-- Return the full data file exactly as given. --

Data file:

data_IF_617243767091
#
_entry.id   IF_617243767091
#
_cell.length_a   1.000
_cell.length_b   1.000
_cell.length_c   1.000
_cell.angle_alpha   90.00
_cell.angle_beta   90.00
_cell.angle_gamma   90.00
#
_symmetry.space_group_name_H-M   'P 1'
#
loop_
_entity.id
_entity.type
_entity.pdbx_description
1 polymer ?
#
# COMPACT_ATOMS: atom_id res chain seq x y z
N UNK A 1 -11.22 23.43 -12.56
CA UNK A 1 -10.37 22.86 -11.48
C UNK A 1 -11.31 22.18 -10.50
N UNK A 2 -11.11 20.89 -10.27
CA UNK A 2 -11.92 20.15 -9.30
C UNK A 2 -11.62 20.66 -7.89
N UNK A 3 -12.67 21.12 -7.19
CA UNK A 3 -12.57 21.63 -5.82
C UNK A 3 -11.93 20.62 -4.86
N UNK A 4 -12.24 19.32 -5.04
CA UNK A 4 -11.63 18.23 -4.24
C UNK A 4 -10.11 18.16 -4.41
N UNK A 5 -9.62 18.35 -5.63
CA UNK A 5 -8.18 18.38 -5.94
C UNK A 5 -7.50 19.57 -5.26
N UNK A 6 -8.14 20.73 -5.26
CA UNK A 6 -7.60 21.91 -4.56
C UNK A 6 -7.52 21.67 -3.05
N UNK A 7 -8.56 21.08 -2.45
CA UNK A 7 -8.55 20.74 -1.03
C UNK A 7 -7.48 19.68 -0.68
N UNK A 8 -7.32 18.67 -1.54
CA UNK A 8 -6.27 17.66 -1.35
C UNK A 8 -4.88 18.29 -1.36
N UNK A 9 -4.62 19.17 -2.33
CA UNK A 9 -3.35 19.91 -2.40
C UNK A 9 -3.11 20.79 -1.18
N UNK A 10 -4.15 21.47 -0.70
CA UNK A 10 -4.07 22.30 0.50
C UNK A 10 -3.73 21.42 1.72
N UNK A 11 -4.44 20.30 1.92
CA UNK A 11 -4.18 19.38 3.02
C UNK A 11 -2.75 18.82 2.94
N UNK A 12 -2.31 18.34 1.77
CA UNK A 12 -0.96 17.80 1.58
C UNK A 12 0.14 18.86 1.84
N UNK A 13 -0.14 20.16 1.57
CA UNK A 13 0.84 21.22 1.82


data_IF_617243767091
#
_entry.id   IF_617243767091
#
_cell.length_a   1.000
_cell.length_b   1.000
_cell.length_c   1.000
_cell.angle_alpha   90.00
_cell.angle_beta   90.00
_cell.angle_gamma   90.00
#
_symmetry.space_group_name_H-M   'P 1'
#
loop_
_entity.id
_entity.type
_entity.pdbx_description
1 polymer ?
#
# COMPACT_ATOMS: atom_id res chain seq x y z
N UNK A 1 -11.22 23.43 -12.56
CA UNK A 1 -10.37 22.86 -11.48
C UNK A 1 -11.31 22.18 -10.50
N UNK A 2 -11.11 20.89 -10.27
CA UNK A 2 -11.92 20.15 -9.30
C UNK A 2 -11.62 20.66 -7.89
N UNK A 3 -12.67 21.12 -7.19
CA UNK A 3 -12.57 21.63 -5.82
C UNK A 3 -11.93 20.62 -4.86
N UNK A 4 -12.24 19.32 -5.04
CA UNK A 4 -11.63 18.23 -4.24
C UNK A 4 -10.11 18.16 -4.41
N UNK A 5 -9.62 18.35 -5.63
CA UNK A 5 -8.18 18.38 -5.94
C UNK A 5 -7.50 19.57 -5.26
N UNK A 6 -8.14 20.73 -5.26
CA UNK A 6 -7.60 21.91 -4.56
C UNK A 6 -7.52 21.67 -3.05
N UNK A 7 -8.56 21.08 -2.45
CA UNK A 7 -8.55 20.74 -1.03
C UNK A 7 -7.48 19.68 -0.68
N UNK A 8 -7.32 18.67 -1.54
CA UNK A 8 -6.27 17.66 -1.35
C UNK A 8 -4.88 18.29 -1.36
N UNK A 9 -4.62 19.17 -2.33
CA UNK A 9 -3.35 19.91 -2.40
C UNK A 9 -3.11 20.79 -1.18
N UNK A 10 -4.15 21.47 -0.70
CA UNK A 10 -4.07 22.30 0.50
C UNK A 10 -3.73 21.42 1.72
N UNK A 11 -4.44 20.30 1.92
CA UNK A 11 -4.18 19.38 3.02
C UNK A 11 -2.75 18.82 2.94
N UNK A 12 -2.31 18.34 1.77
CA UNK A 12 -0.96 17.80 1.58
C UNK A 12 0.14 18.86 1.84
N UNK A 13 -0.14 20.16 1.57
CA UNK A 13 0.84 21.22 1.82